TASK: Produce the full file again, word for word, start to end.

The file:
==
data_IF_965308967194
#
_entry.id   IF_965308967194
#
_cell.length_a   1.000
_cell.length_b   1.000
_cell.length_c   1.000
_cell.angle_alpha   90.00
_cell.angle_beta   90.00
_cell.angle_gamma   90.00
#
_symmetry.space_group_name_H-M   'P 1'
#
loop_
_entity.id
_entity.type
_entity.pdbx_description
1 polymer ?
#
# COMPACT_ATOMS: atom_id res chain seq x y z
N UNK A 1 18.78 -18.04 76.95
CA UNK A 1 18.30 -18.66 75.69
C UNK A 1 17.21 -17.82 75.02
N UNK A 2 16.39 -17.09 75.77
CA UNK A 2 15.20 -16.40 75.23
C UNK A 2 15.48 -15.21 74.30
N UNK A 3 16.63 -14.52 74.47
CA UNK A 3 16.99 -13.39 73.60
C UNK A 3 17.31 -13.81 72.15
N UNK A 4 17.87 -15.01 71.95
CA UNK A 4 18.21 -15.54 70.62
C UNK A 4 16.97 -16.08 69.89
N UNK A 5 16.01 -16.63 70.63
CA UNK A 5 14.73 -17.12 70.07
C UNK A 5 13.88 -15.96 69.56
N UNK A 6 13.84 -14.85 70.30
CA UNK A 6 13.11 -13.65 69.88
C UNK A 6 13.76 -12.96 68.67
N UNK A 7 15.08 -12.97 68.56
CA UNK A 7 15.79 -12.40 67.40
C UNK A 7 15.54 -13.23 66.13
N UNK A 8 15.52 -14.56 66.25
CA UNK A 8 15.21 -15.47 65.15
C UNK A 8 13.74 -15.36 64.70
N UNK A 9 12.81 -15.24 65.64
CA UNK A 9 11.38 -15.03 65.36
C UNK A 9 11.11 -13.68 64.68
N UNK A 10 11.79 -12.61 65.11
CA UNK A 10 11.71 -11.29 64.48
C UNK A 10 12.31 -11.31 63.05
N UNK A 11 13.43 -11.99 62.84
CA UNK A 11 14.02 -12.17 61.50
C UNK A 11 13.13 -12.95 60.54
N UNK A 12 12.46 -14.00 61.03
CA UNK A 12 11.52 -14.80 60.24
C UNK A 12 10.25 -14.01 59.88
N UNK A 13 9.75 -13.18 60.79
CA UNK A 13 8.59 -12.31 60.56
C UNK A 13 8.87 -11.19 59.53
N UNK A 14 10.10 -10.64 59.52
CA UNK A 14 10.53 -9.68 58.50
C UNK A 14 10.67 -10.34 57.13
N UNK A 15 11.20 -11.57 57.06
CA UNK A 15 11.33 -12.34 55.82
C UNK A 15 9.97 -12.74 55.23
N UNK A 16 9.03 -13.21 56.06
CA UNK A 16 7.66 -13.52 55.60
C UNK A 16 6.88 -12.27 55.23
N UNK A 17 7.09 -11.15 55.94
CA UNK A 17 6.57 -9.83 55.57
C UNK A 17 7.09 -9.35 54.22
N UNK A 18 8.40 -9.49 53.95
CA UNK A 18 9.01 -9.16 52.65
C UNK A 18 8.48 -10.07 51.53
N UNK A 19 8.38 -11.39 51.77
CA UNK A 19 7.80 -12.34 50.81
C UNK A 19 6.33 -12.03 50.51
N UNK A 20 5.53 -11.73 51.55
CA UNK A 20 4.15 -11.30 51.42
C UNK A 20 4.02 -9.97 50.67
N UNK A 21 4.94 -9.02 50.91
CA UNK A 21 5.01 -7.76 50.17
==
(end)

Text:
data_IF_965308967194
#
_entry.id   IF_965308967194
#
_cell.length_a   1.000
_cell.length_b   1.000
_cell.length_c   1.000
_cell.angle_alpha   90.00
_cell.angle_beta   90.00
_cell.angle_gamma   90.00
#
_symmetry.space_group_name_H-M   'P 1'
#
loop_
_entity.id
_entity.type
_entity.pdbx_description
1 polymer ?
#
# COMPACT_ATOMS: atom_id res chain seq x y z
N UNK A 1 18.78 -18.04 76.95
CA UNK A 1 18.30 -18.66 75.69
C UNK A 1 17.21 -17.82 75.02
N UNK A 2 16.39 -17.09 75.77
CA UNK A 2 15.20 -16.40 75.23
C UNK A 2 15.48 -15.21 74.30
N UNK A 3 16.63 -14.52 74.47
CA UNK A 3 16.99 -13.39 73.60
C UNK A 3 17.31 -13.81 72.15
N UNK A 4 17.87 -15.01 71.95
CA UNK A 4 18.21 -15.54 70.62
C UNK A 4 16.97 -16.08 69.89
N UNK A 5 16.01 -16.63 70.63
CA UNK A 5 14.73 -17.12 70.07
C UNK A 5 13.88 -15.96 69.56
N UNK A 6 13.84 -14.85 70.30
CA UNK A 6 13.11 -13.65 69.88
C UNK A 6 13.76 -12.96 68.67
N UNK A 7 15.08 -12.97 68.56
CA UNK A 7 15.79 -12.40 67.40
C UNK A 7 15.54 -13.23 66.13
N UNK A 8 15.52 -14.56 66.25
CA UNK A 8 15.21 -15.47 65.15
C UNK A 8 13.74 -15.36 64.70
N UNK A 9 12.81 -15.24 65.64
CA UNK A 9 11.38 -15.03 65.36
C UNK A 9 11.11 -13.68 64.68
N UNK A 10 11.79 -12.61 65.11
CA UNK A 10 11.71 -11.29 64.48
C UNK A 10 12.31 -11.31 63.05
N UNK A 11 13.43 -11.99 62.84
CA UNK A 11 14.02 -12.17 61.50
C UNK A 11 13.13 -12.95 60.54
N UNK A 12 12.46 -14.00 61.03
CA UNK A 12 11.52 -14.80 60.24
C UNK A 12 10.25 -14.01 59.88
N UNK A 13 9.75 -13.18 60.79
CA UNK A 13 8.59 -12.31 60.56
C UNK A 13 8.87 -11.19 59.53
N UNK A 14 10.10 -10.64 59.52
CA UNK A 14 10.53 -9.68 58.50
C UNK A 14 10.67 -10.34 57.13
N UNK A 15 11.20 -11.57 57.06
CA UNK A 15 11.33 -12.34 55.82
C UNK A 15 9.97 -12.74 55.23
N UNK A 16 9.03 -13.21 56.06
CA UNK A 16 7.66 -13.52 55.60
C UNK A 16 6.88 -12.27 55.23
N UNK A 17 7.09 -11.15 55.94
CA UNK A 17 6.57 -9.83 55.57
C UNK A 17 7.09 -9.35 54.22
N UNK A 18 8.40 -9.49 53.95
CA UNK A 18 9.01 -9.16 52.65
C UNK A 18 8.48 -10.07 51.53
N UNK A 19 8.38 -11.39 51.77
CA UNK A 19 7.80 -12.34 50.81
C UNK A 19 6.33 -12.03 50.51
N UNK A 20 5.53 -11.73 51.55
CA UNK A 20 4.15 -11.30 51.42
C UNK A 20 4.02 -9.97 50.67
N UNK A 21 4.94 -9.02 50.91
CA UNK A 21 5.01 -7.76 50.17